April 25, 2016
Plenty of research links the studying of music at a young age to increases in brain development. The term coined for this is the ‘Mozart effect’, and a study released today, involving babies, further strengthens that theory. The study, published in Proceedings of the National Academy of Sciences, compared the brain responses of two sets of nine-month-old babies who each underwent different types of active play. The results were analyzed by scientists from the University of Washington’s Institute for Learning & Brain Sciences.
The babies in the first group played along with their parents, handling blocks, toy cars and other items which required significant manipulation. This group session was held without music. The second group was led in a musical activity where they were helped by their parents to tap out a beat to a waltz, a challenging time signature for babies. Video was recorded by the Institute to show the type of musical activities in which the children were engaged. Researchers say that after a month, the babies in the music-aided group displayed a stronger cognitive response to music and speech. Experts say these findings suggest that children who listen to music as babies may become better at interpreting patterns in sounds.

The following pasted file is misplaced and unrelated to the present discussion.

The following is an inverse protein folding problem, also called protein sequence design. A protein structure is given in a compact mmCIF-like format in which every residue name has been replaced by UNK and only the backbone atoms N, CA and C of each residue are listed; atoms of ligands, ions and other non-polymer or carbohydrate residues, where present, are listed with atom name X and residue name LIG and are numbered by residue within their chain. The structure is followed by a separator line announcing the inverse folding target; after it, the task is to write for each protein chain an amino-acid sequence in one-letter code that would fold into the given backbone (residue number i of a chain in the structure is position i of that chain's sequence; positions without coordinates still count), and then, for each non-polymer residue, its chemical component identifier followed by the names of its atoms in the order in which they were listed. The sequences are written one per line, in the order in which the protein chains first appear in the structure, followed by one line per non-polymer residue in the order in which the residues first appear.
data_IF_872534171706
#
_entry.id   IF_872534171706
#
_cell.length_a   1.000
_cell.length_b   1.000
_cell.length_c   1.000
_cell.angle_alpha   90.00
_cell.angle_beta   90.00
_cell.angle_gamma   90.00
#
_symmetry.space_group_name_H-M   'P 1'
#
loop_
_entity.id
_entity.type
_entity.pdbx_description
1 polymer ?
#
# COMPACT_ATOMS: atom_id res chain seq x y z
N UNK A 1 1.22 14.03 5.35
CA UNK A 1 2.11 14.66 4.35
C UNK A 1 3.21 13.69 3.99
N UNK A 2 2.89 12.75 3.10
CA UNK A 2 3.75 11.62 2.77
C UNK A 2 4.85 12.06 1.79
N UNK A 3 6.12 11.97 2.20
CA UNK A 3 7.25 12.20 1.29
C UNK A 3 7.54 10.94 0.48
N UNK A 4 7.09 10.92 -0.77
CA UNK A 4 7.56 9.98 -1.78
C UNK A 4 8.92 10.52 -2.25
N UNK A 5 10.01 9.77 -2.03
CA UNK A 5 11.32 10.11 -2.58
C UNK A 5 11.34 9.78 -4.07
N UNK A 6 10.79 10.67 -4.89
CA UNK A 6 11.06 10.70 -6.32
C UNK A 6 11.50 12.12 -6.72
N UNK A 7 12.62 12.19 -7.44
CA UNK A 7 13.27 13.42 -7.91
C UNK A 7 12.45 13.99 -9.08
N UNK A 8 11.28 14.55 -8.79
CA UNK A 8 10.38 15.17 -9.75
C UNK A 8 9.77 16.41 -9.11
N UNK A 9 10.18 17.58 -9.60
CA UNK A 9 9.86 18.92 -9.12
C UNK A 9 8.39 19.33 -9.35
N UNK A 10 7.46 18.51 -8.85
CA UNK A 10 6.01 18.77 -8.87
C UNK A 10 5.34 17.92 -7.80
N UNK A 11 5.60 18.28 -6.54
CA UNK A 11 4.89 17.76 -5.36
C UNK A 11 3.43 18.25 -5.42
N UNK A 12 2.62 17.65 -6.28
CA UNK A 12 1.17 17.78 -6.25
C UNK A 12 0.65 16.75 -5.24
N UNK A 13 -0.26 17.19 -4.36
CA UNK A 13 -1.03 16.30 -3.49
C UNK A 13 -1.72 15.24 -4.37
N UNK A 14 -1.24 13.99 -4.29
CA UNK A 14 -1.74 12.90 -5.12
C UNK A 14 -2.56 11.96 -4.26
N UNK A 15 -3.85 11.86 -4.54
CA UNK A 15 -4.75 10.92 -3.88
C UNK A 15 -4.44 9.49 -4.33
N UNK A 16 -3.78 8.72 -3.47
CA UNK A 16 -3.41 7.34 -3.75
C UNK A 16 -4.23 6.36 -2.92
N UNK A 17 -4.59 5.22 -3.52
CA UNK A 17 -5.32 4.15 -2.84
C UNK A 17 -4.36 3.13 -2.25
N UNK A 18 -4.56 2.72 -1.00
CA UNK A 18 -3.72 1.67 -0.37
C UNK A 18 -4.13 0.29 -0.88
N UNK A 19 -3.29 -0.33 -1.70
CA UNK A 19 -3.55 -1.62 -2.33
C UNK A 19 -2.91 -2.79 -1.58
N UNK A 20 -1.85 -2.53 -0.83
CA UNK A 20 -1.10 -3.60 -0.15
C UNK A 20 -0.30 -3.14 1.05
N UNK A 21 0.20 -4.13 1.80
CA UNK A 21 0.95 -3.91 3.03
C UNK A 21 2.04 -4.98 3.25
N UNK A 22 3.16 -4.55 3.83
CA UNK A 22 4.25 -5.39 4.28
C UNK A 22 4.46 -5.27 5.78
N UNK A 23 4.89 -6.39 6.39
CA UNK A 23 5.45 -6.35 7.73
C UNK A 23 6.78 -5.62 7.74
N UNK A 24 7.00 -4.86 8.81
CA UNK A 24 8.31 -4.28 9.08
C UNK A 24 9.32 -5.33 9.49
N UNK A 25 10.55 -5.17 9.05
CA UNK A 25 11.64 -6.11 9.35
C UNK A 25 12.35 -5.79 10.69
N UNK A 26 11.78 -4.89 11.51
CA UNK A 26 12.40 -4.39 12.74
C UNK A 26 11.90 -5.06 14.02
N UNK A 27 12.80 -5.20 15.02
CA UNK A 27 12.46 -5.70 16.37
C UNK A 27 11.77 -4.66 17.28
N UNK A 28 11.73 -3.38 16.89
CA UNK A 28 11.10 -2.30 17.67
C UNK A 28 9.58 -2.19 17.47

Music therapy has even been shown to help babies in hospitals. Earlier this year, a California hospital introduced music into their neonatal intensive care unit, and had such success that they doubled the funding and staffing for the program. The NICU can be a loud, bright, unpleasant place for newborns. This can have a negative impact on heart rates, breathing rates, even feeding and digestion. The addition of a music therapist into the mix had parents and staff noticing immediate, visible, documented and long-lasting improvement in the newborns.
Here’s a few easy tips from BabyCenter on how you can use music to encourage and enrich the lifeof your newborn. Turn off your TV and make your MP3 player, I- POD, computer speakers or stereo the most important fixture in your home. Interaction is key. Wonder what to play? According to BabyCenter, your child will give you the cues. Sing to your baby, and don’t worry about how you sound – they’ll love the attention and won’t critique you! Sing songs during playtime – sing the words to a simple game of peekaboo. Remember how many times you may have sung to them to calm or distract them? Try it when they’re wide awake. Researchers in the study note that babies seem to learn best when they are engaged in interactions with their parents; there is not yet any data on whether passively listening to music has the same effects.